5. Doesn’t RC have something to say about you get more of what you reward?

  6. “It is difficult to love someone that does not love themself,” she said.

    If by “love yourself” she means “do everything I say”, which she does.

    1. I think it’s another masturbation euphemism.

  7. I just notice this article has tags for both “corruption” and “California”. Redundant?

    1. Didn’t want to confuse it with Chicago.

  8. 9k a month?
    We could just give the women half that and call it a day.

    Sld and all that.

    1. Yeah, no kidding. I did a serious double take at that figure. Just put them up in a two-star hotel if that’s your budget.

    2. I thought the same thing – and it would do these women a hell of a lot more good, even if they wasted it all on booze and cocaine.

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  10. I don’t recall authorizing this.

  11. I used to know a woman at my old church who ran a cancer charity. She never had cancer, but a family member did. She would go around giving motivational speeches and raising money. People would continually praise her for doing “amazing work” and saving lives. All the events she’d throw were sparsely attended and never made more than a few thousand dollars on a really good day. She had a few big donors who paid her salary, which wasn’t enormous, but seemed to give her at least the lifestyle of her previous job as a secretary.

    There’s no doubt in my mind who the charity was really for, and it seems to be the same case here.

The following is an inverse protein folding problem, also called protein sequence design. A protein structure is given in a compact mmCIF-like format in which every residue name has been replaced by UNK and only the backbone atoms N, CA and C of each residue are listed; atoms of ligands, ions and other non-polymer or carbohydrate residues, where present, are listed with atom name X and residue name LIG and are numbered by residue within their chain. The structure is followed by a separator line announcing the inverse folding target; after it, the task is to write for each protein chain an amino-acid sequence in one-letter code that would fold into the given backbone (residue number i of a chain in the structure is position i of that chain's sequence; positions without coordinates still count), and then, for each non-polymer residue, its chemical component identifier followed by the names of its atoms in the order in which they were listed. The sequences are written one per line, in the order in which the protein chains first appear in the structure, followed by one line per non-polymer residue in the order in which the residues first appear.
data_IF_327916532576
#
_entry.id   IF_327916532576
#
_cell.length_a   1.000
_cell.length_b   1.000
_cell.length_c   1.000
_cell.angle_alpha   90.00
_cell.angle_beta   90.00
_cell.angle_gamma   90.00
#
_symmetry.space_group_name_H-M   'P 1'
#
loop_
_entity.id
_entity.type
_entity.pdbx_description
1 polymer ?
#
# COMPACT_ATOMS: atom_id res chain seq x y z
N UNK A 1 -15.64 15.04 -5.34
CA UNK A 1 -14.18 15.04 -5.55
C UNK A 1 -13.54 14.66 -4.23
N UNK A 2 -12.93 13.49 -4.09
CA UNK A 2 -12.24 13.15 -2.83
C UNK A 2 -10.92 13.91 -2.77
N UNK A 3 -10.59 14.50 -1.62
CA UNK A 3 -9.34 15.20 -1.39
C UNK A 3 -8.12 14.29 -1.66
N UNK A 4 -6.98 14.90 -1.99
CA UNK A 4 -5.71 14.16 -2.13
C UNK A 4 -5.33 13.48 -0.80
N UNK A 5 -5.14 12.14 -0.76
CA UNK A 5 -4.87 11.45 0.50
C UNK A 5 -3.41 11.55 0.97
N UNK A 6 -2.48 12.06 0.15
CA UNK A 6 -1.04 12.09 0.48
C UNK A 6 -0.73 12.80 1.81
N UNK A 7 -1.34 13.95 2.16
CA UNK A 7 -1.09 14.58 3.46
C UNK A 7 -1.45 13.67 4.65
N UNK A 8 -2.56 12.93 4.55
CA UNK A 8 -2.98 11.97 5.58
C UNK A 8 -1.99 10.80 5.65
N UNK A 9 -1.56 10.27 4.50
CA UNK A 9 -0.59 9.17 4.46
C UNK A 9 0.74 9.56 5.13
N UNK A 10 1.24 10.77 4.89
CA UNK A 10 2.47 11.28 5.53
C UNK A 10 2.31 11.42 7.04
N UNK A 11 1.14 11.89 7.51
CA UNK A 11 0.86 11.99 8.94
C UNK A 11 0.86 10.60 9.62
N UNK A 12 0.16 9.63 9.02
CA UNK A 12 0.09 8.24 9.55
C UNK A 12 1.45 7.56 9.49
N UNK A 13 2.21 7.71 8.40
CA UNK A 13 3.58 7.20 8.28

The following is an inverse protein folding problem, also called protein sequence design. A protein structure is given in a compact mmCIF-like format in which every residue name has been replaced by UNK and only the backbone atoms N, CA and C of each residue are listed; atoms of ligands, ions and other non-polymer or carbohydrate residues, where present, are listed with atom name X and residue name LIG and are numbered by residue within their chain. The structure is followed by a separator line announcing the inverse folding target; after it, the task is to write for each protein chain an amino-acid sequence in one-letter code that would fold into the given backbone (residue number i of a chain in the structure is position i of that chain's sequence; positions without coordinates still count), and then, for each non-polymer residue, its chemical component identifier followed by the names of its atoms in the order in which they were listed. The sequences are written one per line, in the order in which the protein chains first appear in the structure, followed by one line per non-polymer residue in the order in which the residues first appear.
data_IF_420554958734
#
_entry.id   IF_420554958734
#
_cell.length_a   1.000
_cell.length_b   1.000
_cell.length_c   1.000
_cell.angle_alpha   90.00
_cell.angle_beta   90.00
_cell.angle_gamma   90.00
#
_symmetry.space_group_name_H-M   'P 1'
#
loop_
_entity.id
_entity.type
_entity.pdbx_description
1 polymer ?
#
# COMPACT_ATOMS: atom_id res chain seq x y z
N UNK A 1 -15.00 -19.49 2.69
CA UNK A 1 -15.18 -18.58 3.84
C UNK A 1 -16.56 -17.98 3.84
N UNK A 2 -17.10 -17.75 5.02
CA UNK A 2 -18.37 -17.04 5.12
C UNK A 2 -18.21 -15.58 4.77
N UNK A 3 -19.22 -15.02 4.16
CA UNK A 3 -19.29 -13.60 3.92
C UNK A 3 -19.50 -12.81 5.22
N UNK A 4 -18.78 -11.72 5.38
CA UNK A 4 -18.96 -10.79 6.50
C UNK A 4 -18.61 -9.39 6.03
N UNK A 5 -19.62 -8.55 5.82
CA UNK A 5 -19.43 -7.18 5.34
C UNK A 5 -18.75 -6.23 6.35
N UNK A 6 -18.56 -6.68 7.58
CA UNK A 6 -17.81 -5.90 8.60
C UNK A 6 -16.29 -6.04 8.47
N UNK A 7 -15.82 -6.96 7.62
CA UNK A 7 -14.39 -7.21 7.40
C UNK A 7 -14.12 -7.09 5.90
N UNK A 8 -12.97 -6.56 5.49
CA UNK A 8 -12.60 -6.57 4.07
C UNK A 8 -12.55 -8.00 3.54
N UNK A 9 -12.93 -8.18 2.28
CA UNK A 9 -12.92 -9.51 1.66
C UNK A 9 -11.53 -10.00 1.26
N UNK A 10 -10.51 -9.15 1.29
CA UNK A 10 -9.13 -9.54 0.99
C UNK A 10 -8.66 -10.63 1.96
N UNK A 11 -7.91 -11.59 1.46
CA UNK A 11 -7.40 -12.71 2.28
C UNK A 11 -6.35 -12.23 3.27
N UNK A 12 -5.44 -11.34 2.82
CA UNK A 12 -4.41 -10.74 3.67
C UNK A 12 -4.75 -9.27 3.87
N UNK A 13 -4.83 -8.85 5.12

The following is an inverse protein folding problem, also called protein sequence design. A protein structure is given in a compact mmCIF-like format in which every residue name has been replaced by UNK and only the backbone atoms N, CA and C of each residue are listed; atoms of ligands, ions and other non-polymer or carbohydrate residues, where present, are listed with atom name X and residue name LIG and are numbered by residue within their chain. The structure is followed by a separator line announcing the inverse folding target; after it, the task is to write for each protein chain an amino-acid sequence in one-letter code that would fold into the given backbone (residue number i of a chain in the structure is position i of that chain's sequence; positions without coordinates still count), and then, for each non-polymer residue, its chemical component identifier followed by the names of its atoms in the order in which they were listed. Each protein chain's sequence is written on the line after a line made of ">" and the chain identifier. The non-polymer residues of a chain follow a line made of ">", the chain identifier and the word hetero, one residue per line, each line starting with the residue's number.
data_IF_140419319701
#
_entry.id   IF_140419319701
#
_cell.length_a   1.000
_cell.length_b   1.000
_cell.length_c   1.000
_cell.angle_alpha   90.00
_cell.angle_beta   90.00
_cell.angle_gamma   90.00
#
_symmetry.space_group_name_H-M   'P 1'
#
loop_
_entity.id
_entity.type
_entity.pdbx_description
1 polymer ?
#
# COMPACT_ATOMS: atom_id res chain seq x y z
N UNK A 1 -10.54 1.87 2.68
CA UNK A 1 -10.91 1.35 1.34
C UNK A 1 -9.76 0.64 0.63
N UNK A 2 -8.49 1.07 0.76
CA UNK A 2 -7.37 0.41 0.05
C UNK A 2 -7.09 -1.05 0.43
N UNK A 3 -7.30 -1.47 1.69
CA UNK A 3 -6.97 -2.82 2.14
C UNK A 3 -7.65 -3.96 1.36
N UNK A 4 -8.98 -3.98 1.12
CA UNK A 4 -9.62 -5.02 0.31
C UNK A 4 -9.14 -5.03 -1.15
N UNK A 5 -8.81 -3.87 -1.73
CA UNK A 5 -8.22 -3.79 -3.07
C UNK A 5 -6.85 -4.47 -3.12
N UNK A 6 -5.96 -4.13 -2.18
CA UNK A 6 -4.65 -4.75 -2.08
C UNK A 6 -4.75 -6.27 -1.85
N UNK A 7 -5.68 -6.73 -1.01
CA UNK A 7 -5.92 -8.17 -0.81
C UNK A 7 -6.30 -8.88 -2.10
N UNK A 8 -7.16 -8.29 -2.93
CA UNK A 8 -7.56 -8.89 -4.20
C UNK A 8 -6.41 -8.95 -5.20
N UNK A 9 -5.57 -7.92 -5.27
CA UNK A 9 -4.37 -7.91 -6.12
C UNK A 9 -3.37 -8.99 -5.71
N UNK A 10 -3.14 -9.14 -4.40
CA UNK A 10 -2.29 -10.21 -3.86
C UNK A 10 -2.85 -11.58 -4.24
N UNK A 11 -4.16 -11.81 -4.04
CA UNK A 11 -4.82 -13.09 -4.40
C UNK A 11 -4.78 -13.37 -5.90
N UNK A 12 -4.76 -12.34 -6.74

12. There’s nothing terribly unusual about this, except how blatant it is.

    We know there is almost no “sex trafficking” in developed nations. We know that opposition to “sex trafficking” is just a thinly veiled opposition to prostitution.

    But if everything about this had been “legit” – if everyone involved had been properly licensed and trained and acted in the approved ways, it would have been just as bad.

    The sex abuse industry, like the child abuse industry, is not about helping victims – real or imagined – at all. It is all about enriching people who have no real skills, or skills for which there is a much greater supply than demand: psychologists, the?rapists, prison guards, cops, social workers, judges, lawyers, busybodies of every sort.

    As I write this it occurs to me that a good many of the most useless professions are filled predominantly by women, so in order to support feminist “equality” we have ended up giving makework to women which ends up being not only unproductive, but anti-productive as it diverts resources from useful investments to create drag on the economy by imprisoning productive members of society.

  13. I should become an ex prostitute.
    I’d make way more than I do right now.